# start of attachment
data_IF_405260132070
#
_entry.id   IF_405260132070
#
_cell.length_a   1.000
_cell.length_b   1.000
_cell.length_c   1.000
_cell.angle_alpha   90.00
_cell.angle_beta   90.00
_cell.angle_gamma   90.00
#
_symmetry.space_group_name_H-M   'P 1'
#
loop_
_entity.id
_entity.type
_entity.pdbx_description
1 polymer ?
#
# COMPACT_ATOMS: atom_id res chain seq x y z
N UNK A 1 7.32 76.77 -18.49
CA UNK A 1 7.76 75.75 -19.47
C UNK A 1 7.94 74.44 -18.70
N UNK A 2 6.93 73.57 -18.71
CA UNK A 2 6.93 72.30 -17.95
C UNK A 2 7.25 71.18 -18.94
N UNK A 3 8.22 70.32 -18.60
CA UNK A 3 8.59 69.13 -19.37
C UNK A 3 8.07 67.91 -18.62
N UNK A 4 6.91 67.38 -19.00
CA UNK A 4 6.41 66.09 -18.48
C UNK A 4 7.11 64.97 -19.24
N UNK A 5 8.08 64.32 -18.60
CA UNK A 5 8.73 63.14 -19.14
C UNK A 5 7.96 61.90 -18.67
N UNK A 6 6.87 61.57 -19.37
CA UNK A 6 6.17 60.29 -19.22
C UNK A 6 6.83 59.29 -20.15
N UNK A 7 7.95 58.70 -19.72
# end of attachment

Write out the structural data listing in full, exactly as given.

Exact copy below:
data_IF_405260132070
#
_entry.id   IF_405260132070
#
_cell.length_a   1.000
_cell.length_b   1.000
_cell.length_c   1.000
_cell.angle_alpha   90.00
_cell.angle_beta   90.00
_cell.angle_gamma   90.00
#
_symmetry.space_group_name_H-M   'P 1'
#
loop_
_entity.id
_entity.type
_entity.pdbx_description
1 polymer ?
#
# COMPACT_ATOMS: atom_id res chain seq x y z
N UNK A 1 7.32 76.77 -18.49
CA UNK A 1 7.76 75.75 -19.47
C UNK A 1 7.94 74.44 -18.70
N UNK A 2 6.93 73.57 -18.71
CA UNK A 2 6.93 72.30 -17.95
C UNK A 2 7.25 71.18 -18.94
N UNK A 3 8.22 70.32 -18.60
CA UNK A 3 8.59 69.13 -19.37
C UNK A 3 8.07 67.91 -18.62
N UNK A 4 6.91 67.38 -19.00
CA UNK A 4 6.41 66.09 -18.48
C UNK A 4 7.11 64.97 -19.24
N UNK A 5 8.08 64.32 -18.60
CA UNK A 5 8.73 63.14 -19.14
C UNK A 5 7.96 61.90 -18.67
N UNK A 6 6.87 61.57 -19.37
CA UNK A 6 6.17 60.29 -19.22
C UNK A 6 6.83 59.29 -20.15
N UNK A 7 7.95 58.70 -19.72